- Significant change of friend group: Teens with depression may experience a significant change in their friend group and may have trouble connecting with others.
It's important to remember that these symptoms can vary from person to person, and not everyone with depression will experience all of these symptoms. It's important to remember that these symptoms can also be indicative of other physical or mental health conditions, so it's best to a mental health professional who specializes in teen depression. If you're concerned about your teen's mental health, please seek a professional evaluation.
Types of Depression in Teens
Depression is not a one-size-fits-all condition, and understanding the different types of depression can help teens get the tailored support they need to overcome their struggles.
Here are the most common types of depression in teens:
- Major depressive disorder: This is a persistent feeling of sadness and loss of interest in activities that the individual used to enjoy. It can also include symptoms such as changes in appetite, sleep patterns, and energy levels.
- Persistent depressive disorder (dysthymia): This type of depression is characterized by a persistent, low-level depression that lasts for at least two years.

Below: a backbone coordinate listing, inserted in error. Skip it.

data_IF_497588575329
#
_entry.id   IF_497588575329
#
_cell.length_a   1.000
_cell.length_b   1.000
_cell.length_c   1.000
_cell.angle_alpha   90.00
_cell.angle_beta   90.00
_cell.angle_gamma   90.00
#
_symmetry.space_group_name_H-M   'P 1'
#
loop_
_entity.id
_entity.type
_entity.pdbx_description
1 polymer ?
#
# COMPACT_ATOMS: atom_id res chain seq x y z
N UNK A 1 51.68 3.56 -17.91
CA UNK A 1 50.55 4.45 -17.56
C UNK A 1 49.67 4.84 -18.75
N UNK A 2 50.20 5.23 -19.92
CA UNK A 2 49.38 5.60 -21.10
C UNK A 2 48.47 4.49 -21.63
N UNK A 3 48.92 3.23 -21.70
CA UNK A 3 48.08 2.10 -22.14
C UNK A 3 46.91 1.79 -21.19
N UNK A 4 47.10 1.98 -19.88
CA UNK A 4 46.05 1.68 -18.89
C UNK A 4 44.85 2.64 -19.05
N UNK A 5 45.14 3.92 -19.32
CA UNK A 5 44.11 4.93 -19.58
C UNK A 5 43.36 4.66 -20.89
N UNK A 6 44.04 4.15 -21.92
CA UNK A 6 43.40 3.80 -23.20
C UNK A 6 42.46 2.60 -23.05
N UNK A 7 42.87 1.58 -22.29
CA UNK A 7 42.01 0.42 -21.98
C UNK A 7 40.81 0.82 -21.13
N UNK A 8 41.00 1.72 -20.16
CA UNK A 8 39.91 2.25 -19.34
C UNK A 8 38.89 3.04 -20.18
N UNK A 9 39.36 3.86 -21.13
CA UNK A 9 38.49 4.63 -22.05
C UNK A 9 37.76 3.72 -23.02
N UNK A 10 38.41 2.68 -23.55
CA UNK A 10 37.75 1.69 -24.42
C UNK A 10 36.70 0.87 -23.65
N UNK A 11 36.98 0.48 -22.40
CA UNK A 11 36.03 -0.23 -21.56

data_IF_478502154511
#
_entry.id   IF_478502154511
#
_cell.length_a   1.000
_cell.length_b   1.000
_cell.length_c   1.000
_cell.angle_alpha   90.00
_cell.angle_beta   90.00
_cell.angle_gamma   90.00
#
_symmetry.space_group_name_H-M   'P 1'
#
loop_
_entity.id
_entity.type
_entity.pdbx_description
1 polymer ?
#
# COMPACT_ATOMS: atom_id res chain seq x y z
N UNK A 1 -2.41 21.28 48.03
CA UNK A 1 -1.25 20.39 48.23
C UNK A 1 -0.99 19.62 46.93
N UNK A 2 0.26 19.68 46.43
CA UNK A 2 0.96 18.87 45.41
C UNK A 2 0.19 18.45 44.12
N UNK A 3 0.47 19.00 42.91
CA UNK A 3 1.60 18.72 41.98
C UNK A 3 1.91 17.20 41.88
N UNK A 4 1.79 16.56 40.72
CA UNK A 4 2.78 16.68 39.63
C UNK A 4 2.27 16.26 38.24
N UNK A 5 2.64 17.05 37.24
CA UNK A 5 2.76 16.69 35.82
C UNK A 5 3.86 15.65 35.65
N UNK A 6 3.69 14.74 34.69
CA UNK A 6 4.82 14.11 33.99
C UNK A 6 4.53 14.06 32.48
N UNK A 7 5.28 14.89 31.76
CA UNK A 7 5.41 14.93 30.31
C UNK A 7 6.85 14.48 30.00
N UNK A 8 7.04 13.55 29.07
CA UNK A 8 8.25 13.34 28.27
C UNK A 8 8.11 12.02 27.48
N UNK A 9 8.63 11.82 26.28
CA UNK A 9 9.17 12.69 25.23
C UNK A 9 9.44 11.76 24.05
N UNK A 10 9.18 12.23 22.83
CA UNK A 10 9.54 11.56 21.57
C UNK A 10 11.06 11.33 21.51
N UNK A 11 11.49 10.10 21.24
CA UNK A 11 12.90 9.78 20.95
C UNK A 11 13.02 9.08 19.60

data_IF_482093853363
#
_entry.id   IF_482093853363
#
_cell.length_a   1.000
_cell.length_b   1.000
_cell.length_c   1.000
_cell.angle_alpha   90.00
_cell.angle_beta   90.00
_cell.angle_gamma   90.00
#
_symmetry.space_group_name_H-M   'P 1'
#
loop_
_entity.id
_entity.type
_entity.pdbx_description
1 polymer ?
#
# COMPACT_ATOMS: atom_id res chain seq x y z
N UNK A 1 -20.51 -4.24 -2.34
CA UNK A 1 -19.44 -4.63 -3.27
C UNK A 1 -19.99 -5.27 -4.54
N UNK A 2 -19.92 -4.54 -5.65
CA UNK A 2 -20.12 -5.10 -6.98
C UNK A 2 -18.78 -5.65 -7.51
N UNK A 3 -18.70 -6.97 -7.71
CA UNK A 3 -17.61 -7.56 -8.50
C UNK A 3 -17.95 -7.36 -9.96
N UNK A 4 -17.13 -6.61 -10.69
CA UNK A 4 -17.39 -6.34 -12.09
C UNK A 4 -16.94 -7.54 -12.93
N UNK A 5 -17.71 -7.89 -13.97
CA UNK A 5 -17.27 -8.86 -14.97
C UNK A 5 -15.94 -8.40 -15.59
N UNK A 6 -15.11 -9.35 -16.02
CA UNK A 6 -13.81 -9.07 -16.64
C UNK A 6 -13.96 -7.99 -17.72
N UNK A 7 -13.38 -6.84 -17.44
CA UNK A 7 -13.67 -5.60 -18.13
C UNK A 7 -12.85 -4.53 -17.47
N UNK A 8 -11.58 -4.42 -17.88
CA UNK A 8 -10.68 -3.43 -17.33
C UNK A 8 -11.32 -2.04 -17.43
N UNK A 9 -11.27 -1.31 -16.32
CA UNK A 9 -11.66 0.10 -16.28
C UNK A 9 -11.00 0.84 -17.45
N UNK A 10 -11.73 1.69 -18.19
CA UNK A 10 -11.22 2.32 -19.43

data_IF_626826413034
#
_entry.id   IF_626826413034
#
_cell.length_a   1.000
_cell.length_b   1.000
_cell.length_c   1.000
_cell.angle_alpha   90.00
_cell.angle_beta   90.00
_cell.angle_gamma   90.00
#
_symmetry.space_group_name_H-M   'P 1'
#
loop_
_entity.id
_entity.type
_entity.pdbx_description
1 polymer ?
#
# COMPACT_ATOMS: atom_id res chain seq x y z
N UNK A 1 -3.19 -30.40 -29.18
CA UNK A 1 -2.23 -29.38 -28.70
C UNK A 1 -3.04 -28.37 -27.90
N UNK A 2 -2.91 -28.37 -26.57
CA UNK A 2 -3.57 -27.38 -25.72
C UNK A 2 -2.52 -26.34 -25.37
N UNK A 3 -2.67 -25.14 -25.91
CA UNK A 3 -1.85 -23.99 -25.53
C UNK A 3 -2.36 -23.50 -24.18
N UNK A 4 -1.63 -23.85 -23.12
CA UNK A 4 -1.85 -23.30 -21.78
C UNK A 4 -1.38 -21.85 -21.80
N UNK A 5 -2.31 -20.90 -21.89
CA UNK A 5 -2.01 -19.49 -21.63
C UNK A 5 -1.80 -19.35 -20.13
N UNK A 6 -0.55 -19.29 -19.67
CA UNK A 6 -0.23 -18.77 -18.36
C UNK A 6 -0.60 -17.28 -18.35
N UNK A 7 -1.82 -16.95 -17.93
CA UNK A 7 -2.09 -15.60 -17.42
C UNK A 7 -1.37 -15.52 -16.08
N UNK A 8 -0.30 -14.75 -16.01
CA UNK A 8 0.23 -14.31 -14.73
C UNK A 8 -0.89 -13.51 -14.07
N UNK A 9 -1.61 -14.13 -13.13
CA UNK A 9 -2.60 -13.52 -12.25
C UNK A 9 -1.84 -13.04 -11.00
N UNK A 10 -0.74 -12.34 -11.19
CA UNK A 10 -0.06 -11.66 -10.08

- Bipolar disorder: This is a condition in which a person experiences episodes of both mania and depression. In teens, this condition can often be misdiagnosed as just depression.
- Seasonal affective disorder (SAD): This is a type of depression that occurs at the same time each year, usually in the fall or winter.
- Atypical depression: This type of depression is characterized by symptoms such as increased appetite, excessive sleepiness, and sensitivity to rejection.
- Situational depression: This type of depression is caused by a specific event or situation, such as the death of a loved one, a breakup, or a significant change in one's life.
- Treatment-resistant depression: This is a type of depression that does not respond to standard treatments, such as therapy or medication.
- Premenstrual dysphoric disorder (PMDD): This is a severe form of premenstrual syndrome (PMS) that can cause depression, irritability, and other symptoms in the week or two before a woman's menstrual period.
It's important to note that depression can also be a symptom of other mental health conditions, such as anxiety disorders or eating disorders. Additionally, some teens may experience depression as a result of physical health problems or life events like the death of a loved one, a move, or a breakup.
Signs Your Teen May Need Depression Treatment:
- Isolating From Peers or Family
- Codependency/Unhealthy Relationships
- Difficulties with School
- Difficulty in Parent or Sibling Relationships
- Overuse of Technology or Social Media
- Victim of Bullying or Another Traumatic Event
- Suicidal Thoughts or Self-harm
- Non-responsive to Outpatient Therapy
- Recommendations from Mental Health Professionals
Causes of Depression in Teens
The source of depression and mental illness is still unknown, though various factors have been identified as contributing to its occurrence. Some factors that can contribute to depression in teenagers include: